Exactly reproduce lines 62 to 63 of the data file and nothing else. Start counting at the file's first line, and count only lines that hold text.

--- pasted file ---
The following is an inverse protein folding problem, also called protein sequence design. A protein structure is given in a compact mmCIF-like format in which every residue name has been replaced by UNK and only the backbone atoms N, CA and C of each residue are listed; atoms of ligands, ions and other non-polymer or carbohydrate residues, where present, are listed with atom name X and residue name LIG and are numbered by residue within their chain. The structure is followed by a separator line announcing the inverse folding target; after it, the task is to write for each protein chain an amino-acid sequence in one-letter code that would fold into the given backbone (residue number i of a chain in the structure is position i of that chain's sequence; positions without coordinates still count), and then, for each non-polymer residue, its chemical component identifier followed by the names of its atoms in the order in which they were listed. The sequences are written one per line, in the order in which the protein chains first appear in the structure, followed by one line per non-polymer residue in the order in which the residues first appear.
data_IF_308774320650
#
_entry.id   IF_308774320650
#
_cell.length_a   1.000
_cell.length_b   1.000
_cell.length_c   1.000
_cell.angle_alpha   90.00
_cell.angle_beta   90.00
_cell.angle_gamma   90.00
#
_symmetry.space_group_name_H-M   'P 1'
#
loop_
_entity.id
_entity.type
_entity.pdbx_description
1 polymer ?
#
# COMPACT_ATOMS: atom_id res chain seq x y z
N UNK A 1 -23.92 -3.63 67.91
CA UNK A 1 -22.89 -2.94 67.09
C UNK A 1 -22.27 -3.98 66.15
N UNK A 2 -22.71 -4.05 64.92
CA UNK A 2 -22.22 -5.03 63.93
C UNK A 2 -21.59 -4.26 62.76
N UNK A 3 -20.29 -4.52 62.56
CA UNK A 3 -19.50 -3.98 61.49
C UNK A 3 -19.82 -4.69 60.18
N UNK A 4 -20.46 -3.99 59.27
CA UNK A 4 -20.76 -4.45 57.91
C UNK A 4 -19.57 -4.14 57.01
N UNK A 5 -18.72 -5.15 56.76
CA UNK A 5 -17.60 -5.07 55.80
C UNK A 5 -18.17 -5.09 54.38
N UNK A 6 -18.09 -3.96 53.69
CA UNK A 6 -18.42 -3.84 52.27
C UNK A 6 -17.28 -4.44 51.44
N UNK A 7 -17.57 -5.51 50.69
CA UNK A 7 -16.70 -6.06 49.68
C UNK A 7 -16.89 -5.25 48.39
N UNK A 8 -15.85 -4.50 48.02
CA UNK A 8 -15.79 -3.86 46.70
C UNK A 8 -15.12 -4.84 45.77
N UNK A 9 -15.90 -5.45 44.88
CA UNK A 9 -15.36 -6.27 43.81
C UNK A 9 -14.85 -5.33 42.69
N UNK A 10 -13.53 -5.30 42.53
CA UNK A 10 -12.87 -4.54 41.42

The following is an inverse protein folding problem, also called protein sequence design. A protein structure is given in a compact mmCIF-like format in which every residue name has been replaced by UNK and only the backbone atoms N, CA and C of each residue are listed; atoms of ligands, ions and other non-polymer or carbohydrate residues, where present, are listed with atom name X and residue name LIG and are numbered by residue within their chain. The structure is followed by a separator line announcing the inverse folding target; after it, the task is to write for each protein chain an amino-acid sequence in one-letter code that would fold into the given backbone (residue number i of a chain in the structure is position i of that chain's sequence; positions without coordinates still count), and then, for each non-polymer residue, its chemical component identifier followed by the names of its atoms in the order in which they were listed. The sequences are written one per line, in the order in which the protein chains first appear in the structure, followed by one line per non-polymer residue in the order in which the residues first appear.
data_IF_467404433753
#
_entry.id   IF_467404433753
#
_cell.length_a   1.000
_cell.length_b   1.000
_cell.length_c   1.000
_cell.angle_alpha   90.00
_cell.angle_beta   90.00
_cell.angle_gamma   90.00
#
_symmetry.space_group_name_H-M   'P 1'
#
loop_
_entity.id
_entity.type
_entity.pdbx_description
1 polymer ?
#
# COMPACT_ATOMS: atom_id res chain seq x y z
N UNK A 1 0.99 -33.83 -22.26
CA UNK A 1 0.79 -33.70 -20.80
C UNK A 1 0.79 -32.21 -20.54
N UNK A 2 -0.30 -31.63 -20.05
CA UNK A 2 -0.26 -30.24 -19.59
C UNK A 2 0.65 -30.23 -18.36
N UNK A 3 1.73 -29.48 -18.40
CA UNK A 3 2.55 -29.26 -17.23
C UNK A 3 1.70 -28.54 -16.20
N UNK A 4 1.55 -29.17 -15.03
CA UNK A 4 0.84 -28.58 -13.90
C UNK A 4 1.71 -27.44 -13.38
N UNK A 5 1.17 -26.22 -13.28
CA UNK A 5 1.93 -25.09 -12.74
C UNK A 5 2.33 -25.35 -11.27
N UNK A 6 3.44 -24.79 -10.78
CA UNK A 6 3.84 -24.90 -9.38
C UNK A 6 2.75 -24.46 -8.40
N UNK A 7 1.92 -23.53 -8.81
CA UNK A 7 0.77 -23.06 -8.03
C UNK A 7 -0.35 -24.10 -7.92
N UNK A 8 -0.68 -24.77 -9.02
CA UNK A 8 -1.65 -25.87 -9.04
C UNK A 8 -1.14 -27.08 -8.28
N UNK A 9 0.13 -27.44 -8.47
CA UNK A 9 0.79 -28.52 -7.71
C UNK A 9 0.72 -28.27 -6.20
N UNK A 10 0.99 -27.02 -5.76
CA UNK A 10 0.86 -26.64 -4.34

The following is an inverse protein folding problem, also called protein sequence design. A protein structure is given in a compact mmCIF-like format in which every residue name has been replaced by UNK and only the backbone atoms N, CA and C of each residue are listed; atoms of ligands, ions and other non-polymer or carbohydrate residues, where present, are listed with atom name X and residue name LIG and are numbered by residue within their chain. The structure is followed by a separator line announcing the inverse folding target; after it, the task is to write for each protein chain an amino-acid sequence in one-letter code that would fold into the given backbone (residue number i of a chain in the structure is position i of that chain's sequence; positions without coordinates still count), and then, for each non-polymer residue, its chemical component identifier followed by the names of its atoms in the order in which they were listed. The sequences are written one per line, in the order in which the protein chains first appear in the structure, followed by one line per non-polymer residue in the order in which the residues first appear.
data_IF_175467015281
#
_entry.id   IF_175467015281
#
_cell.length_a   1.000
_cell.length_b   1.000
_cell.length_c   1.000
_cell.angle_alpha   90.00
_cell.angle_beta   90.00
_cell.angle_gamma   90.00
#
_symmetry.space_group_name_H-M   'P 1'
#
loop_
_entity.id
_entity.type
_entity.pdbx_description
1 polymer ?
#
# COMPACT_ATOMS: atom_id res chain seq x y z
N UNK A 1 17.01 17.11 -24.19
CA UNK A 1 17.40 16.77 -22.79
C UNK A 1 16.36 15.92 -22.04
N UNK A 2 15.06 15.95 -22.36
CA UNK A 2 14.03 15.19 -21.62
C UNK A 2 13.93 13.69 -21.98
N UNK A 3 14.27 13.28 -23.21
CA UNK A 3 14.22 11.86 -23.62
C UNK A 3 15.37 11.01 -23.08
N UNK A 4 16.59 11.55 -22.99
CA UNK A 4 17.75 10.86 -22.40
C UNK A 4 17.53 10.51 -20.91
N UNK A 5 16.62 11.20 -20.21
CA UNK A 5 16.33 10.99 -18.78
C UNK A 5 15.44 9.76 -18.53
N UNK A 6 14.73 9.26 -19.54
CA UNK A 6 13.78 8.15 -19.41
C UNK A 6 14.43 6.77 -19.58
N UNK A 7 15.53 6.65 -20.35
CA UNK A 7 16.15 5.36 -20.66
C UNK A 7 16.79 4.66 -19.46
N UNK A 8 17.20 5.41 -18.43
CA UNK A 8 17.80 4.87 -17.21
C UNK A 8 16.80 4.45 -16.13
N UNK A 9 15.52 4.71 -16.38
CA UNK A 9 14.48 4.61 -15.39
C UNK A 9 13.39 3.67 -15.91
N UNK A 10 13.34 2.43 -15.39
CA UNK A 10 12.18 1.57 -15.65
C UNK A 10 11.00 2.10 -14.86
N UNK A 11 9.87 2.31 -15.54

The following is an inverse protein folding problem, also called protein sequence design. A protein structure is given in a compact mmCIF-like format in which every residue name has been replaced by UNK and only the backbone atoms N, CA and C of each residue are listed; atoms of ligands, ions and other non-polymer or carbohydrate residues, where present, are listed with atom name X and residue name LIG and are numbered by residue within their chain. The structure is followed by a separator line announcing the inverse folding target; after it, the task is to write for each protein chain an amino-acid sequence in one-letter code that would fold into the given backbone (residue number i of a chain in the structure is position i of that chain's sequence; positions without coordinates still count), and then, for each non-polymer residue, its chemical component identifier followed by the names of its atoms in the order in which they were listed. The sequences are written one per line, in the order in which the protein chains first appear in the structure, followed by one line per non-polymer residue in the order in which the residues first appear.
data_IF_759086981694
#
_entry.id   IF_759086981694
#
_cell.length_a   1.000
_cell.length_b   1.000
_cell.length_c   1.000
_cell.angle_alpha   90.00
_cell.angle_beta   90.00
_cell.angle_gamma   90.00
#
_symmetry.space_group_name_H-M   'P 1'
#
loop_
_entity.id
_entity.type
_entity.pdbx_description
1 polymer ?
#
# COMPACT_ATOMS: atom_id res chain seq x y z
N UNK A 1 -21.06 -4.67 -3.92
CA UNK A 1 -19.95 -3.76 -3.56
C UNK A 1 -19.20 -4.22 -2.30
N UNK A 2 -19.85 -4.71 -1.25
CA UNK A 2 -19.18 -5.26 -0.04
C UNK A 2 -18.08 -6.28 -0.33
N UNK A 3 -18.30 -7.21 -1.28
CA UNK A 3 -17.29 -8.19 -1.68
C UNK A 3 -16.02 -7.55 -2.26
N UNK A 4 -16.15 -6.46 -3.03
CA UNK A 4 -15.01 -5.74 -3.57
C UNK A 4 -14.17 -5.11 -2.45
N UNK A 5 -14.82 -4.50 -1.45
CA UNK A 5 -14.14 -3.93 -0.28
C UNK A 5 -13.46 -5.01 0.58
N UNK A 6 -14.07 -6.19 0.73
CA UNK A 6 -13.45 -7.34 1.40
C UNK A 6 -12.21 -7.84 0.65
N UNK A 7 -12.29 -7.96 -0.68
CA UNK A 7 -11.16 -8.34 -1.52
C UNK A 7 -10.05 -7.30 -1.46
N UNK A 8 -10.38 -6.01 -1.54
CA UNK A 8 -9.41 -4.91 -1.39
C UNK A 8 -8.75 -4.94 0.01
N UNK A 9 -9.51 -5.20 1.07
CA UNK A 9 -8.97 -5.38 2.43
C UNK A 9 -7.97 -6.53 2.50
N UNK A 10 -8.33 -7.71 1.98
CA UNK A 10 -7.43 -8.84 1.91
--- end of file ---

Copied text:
#
_symmetry.space_group_name_H-M   'P 1'